This is no surprise to me, as someone who has both worked these kinds of jobs and still has to chase employers down for freelance writing checks. The law is always stacked against workers.
From a Politico investigation:
That’s the conclusion of a nine-month investigation by POLITICO, which found that workers are so lightly protected that six states have no investigators to handle minimum-wage violations, while 26 additional states have fewer than 10 investigators. Given the widespread nature of wage theft and the dearth of resources to combat it, most cases go unreported. Thus, an estimated $15 billion in desperately needed income for workers with lowest wages goes instead into the pockets of shady bosses.
But even those workers who are able to brave the system and win — to get states to order their bosses to pay them what they’re owed -- confront a further barrier: Fully 41 percent of the wages that employers are ordered to pay back to their workers aren’t recovered, according to a POLITICO survey of 15 states.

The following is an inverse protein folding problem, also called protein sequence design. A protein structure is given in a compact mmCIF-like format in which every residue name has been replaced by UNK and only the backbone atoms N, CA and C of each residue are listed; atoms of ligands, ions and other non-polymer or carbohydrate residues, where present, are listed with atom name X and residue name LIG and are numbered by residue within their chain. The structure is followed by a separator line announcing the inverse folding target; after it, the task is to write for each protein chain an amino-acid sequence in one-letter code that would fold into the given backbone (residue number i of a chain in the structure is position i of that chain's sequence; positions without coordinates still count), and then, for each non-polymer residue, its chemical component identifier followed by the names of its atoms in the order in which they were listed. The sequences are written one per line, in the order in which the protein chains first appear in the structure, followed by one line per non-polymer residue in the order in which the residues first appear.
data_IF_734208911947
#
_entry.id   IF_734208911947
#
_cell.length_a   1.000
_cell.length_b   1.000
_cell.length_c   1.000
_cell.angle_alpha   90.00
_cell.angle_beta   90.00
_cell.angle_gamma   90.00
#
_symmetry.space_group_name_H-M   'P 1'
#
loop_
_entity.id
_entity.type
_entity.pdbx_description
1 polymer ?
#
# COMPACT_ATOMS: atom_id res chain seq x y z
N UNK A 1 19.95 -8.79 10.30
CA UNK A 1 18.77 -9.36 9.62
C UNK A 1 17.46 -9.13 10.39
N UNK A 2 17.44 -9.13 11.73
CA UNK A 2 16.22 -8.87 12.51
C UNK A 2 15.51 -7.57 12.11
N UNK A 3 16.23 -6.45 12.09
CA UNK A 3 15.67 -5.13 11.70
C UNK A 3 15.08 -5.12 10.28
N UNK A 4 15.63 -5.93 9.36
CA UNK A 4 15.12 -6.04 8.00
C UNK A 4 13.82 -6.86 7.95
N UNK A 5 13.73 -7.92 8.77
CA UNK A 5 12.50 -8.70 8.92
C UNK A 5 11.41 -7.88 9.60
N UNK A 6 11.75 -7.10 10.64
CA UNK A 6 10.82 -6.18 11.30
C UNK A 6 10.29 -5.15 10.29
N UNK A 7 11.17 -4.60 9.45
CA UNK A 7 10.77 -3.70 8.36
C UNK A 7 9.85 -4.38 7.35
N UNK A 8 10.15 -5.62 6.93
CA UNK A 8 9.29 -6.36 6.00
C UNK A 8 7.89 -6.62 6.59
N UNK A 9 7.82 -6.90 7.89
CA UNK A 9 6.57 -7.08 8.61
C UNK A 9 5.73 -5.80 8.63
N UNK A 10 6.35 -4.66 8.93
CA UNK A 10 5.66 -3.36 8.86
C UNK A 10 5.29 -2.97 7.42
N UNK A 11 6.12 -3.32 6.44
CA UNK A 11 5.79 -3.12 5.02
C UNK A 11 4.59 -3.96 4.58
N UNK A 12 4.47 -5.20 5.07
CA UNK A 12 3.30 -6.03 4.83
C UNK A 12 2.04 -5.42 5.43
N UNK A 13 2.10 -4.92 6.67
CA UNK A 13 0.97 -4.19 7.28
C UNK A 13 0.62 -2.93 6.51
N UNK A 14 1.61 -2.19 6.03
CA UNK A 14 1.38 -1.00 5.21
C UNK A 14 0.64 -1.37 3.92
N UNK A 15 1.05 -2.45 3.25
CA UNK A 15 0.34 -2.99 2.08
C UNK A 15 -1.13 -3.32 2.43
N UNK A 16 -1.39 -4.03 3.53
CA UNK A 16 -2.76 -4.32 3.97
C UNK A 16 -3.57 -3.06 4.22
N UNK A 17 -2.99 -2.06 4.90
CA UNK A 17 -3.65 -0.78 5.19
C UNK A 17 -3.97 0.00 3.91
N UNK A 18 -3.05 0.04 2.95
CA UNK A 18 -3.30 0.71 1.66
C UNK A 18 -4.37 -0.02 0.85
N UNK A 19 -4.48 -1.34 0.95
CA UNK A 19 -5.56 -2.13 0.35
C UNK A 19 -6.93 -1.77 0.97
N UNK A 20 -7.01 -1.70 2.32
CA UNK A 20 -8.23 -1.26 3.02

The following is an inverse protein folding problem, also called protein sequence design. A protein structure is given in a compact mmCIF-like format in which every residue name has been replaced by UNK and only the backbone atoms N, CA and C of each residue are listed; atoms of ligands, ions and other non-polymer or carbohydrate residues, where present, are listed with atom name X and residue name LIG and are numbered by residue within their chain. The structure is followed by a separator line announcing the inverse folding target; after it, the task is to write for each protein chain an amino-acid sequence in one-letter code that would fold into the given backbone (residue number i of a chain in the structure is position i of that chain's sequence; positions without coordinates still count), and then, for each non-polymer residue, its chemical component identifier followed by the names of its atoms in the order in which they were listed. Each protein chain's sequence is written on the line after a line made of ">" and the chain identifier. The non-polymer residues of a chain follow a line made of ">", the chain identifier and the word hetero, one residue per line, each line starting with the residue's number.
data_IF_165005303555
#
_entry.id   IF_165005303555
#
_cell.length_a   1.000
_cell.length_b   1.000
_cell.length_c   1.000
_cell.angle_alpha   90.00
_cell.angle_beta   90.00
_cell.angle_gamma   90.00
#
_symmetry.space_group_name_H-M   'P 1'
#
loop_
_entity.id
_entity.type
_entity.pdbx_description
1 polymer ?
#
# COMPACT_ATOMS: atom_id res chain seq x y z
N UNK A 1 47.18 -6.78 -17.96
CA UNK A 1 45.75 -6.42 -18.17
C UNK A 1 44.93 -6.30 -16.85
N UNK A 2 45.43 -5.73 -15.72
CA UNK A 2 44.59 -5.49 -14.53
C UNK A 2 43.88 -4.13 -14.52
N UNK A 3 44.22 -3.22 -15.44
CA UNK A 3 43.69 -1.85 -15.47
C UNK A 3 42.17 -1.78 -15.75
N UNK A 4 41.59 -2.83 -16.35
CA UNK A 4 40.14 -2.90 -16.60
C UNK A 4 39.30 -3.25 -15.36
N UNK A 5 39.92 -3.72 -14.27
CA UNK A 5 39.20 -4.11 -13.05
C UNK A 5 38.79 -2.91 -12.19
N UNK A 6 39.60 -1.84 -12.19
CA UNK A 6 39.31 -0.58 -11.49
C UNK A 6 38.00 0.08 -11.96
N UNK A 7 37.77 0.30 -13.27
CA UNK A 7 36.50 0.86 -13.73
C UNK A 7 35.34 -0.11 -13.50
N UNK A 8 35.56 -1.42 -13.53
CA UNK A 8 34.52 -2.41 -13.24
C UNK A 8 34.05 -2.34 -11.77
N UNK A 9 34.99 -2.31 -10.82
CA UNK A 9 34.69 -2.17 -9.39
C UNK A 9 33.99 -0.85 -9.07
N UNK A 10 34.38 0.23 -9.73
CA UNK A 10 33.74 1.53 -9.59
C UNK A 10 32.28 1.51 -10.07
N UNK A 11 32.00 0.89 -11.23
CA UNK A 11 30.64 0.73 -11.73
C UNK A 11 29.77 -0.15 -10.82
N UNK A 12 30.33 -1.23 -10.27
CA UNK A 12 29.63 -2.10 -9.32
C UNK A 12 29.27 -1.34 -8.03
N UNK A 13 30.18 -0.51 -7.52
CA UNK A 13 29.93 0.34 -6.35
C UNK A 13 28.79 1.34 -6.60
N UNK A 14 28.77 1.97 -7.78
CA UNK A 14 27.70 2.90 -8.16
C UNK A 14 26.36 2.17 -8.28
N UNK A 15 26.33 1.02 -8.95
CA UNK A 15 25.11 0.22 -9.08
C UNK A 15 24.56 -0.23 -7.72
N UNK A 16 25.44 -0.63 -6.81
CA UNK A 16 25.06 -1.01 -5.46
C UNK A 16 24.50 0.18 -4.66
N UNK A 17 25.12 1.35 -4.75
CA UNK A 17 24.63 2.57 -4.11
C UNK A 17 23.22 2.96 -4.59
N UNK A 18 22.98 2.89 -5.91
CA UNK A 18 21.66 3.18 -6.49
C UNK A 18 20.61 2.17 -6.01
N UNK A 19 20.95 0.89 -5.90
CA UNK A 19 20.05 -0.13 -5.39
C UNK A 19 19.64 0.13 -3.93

It reminds me of tenant rights in New York City. They’re actually pretty robust, compared to the rest of the nation, but it’s basically impossible to get them enforced. The landlord (or, here, employer) has the control and impetus, and the renter (worker) has to fight and sometimes even hire a lawyer for any shot at getting the thing to which they’re legally entitled.
This failure to enforce both the minimum hourly wage — $7.25 under federal law — and rules requiring higher pay for overtime distorts the economy, giving advantages to employers who break the law. It allows long-term patterns of abuse to take root in certain service industries, especially restaurants, landscaping and cleaning. Advocates for lowest-wage workers describe families facing eviction and experiencing hunger for lack of money that’s owed them. And, nationally, the failure to enforce wage laws exacerbates a level of income inequality that, by many measures, is higher than it’s been for the past century.
Much more over at the Politico story...
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